That's a pretty complex way of saying "we're going to try our damnedest to keep the dividend streak alive." With so many investors basing their investment on the idea that Chevron will keep raising its dividend, it would be hard for the company to not continue to do so. Chances are, Chevron's management and board will decide on a token raise to keep its dividend streak alive, but don't expect a big raise that would further compromise its cash flows.

Shale is the solution for now

Continuing with the statements that Yarrington made about the need for shorter-cycle investments like shale, Joseph Geagea, the executive vice president of technology, projects, and services, highlighted Chevron's potential as a shale producer. Notably, he focused on the advantages the company has over many other companies in the Permian Basin.

The key for us is to really exercise the things within our control, and that is to continue to drive cost down and to improve our efficiencies. And we have given several proof points in the past about how much progress we've done in that regard. We're now in full horizontal factory mode in the Permian. We brought our well cost down by about 40%, and we have about 4,000 well locations that offer us a 10% rate of return at around $50 WTI. And when you add on top of all of that the royalty advantage that have, we see our activity in the Permian as being very, very strong.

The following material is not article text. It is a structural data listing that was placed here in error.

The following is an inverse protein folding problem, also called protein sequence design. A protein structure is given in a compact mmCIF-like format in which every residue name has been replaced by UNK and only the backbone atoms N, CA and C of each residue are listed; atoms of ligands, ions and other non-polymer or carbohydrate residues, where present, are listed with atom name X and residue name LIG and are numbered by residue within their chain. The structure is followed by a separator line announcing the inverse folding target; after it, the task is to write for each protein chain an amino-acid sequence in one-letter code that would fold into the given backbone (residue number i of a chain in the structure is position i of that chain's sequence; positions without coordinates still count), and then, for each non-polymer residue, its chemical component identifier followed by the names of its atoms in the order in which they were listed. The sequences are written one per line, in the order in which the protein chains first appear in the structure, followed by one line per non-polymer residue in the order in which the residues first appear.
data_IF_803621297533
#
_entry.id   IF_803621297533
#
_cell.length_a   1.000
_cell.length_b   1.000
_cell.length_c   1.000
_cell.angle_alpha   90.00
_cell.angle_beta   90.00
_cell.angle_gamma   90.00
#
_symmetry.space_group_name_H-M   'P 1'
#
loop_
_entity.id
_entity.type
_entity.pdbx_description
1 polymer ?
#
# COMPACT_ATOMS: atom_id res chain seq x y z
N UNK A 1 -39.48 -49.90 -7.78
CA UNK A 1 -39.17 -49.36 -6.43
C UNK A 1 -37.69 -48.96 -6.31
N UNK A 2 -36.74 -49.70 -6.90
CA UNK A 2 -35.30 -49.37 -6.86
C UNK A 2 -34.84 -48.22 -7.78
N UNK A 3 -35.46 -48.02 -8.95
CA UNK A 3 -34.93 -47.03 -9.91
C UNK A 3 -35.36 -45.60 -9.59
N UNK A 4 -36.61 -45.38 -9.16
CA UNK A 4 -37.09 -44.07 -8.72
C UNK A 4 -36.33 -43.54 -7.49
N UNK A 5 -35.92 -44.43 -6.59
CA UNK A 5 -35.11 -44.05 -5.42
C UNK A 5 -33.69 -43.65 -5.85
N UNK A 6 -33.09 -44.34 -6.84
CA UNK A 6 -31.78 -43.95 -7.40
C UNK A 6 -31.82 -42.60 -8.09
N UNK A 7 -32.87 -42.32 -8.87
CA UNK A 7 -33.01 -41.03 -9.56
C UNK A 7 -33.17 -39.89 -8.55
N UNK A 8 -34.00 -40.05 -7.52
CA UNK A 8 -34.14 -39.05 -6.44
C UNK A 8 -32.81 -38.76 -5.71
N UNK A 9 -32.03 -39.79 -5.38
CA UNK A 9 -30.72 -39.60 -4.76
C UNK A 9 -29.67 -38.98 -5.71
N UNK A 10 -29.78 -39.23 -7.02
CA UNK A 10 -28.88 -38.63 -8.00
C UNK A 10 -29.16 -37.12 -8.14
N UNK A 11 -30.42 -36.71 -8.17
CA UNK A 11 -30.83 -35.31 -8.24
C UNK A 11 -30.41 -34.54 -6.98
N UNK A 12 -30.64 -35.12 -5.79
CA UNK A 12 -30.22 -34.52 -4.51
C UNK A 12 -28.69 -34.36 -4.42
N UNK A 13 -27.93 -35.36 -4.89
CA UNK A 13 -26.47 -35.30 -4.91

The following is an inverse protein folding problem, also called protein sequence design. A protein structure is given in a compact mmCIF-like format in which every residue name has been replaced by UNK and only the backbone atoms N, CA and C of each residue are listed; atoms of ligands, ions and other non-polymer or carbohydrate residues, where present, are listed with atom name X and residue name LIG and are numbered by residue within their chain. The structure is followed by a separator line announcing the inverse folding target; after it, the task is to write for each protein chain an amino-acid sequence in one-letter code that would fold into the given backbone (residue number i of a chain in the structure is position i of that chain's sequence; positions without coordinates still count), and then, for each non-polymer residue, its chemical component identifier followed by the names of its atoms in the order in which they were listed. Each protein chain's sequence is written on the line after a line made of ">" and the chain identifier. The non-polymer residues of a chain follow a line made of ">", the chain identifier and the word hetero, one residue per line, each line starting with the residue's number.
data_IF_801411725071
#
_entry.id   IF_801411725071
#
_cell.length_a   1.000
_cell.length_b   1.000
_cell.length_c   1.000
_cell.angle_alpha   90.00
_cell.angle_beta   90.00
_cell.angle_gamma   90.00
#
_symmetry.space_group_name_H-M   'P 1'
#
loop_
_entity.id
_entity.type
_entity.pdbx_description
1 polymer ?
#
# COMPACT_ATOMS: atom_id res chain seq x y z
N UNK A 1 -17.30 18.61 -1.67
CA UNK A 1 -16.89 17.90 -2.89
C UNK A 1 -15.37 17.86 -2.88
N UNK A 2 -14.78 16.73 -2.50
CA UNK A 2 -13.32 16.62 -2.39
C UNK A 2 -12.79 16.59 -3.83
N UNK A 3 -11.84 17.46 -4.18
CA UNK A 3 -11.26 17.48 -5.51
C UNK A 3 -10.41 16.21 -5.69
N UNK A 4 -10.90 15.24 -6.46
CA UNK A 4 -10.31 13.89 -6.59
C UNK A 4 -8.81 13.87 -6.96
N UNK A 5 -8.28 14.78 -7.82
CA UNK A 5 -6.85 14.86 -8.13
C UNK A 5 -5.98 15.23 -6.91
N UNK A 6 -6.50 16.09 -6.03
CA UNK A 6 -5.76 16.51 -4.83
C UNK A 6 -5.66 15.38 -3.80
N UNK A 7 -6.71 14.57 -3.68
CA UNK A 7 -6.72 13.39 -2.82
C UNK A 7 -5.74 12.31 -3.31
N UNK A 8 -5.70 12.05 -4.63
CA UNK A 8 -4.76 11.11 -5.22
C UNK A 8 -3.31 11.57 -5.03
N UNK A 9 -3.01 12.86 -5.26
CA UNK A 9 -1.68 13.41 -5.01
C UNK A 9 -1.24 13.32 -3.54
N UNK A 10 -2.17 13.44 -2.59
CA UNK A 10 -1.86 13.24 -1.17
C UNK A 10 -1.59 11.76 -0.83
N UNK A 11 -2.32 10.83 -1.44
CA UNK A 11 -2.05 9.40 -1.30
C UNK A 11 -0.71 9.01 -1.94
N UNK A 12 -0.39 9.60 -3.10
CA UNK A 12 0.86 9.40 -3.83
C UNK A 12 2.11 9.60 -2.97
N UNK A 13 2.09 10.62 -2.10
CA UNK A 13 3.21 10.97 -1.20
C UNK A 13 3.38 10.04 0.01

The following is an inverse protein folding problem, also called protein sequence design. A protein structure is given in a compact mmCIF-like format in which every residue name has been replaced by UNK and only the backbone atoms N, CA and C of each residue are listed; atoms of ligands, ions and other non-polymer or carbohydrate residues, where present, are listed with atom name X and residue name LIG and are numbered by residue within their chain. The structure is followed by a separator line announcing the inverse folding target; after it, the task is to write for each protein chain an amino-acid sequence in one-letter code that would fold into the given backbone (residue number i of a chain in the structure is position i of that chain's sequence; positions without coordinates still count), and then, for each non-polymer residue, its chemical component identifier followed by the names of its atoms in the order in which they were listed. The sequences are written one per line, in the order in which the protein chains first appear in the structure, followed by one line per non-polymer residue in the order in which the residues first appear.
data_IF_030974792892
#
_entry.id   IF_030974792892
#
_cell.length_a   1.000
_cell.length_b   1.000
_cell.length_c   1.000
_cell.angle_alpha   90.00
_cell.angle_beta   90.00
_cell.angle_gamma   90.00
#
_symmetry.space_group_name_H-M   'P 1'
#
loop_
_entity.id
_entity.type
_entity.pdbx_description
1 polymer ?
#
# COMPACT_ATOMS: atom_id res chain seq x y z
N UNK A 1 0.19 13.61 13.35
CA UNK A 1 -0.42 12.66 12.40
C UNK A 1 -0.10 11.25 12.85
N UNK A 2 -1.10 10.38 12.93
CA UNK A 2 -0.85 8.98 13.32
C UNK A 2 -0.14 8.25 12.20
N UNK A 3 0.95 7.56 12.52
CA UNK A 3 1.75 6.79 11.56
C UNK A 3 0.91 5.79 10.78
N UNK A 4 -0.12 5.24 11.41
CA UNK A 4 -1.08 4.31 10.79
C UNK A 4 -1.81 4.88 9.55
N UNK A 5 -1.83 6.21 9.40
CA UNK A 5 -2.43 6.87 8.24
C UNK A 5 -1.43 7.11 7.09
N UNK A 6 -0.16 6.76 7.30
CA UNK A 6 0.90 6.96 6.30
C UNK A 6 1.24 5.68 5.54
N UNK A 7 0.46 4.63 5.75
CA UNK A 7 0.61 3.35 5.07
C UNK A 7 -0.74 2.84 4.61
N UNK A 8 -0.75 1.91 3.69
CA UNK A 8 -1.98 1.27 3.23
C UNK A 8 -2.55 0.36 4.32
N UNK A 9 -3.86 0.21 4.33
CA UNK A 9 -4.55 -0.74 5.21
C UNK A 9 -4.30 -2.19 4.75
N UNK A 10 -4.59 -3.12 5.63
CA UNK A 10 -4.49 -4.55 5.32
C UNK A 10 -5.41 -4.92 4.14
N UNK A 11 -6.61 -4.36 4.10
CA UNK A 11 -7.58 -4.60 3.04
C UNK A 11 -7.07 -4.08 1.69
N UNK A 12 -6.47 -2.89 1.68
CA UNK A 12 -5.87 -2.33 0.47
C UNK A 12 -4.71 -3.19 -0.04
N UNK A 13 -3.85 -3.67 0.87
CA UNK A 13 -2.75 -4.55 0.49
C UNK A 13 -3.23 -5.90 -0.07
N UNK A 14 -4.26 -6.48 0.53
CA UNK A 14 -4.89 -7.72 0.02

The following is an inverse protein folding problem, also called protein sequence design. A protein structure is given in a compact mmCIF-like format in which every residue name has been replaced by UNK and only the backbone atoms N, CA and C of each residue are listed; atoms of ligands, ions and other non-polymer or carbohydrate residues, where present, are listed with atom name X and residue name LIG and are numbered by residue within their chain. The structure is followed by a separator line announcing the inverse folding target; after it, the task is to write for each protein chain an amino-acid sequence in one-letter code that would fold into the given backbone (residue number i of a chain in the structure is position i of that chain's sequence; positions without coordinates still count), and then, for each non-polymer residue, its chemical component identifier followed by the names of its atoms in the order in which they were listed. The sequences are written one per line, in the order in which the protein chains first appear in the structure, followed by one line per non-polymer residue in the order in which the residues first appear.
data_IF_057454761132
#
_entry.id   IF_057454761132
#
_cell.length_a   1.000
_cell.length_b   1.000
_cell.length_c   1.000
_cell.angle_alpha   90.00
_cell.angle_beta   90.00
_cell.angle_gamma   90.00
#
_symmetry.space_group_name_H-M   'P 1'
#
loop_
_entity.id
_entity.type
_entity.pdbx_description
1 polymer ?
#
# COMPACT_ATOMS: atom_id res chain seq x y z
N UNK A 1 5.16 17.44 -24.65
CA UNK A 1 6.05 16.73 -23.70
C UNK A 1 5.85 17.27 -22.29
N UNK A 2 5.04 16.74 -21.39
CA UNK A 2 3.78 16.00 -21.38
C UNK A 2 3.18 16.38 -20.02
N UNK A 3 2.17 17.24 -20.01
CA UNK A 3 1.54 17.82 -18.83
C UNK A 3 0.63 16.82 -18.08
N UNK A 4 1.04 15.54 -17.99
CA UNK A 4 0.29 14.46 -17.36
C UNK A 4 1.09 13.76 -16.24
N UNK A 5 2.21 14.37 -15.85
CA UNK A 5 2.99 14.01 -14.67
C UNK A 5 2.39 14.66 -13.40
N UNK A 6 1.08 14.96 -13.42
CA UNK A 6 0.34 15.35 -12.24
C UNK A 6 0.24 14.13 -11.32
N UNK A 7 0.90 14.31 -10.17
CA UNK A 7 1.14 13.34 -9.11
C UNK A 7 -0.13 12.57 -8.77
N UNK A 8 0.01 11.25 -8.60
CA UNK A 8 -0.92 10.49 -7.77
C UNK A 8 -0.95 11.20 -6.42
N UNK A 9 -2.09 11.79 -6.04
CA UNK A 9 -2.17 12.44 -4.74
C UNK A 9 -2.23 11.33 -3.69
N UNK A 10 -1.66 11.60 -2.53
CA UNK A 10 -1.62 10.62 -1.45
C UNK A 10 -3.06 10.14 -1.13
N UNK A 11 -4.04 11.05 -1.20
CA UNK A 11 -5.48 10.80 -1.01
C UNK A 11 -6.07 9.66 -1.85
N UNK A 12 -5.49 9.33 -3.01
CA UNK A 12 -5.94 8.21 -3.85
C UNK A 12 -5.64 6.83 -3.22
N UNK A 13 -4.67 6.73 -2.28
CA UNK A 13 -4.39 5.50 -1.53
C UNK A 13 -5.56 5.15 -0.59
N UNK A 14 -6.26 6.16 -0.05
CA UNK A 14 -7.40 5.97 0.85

Unlike many newer independent oil and gas producers that had to sign lease agreements with landowners to pay royalties, Chevron was already sitting on large tracts of land from legacy production that can be developed for its shale rock. This is how the company is able to generate decent rates of return at a lower cost of oil. Whether this kind of performance can be replicated in other basins is questionable since the Permian position enjoys the benefits of infrastructure and no royalty rights, but Permian will be a good place to get production while oil prices are extremely low.

Any more appetite for debt?

Debt has been one of the saving graces for Chevron and many others during this downturn, and as Chevron has highlighted in some of its recent investor presentations, both it and ExxonMobil hold a huge advantage over many of its peers in terms of balance sheet strength.

Image source: Chevron investor presentation.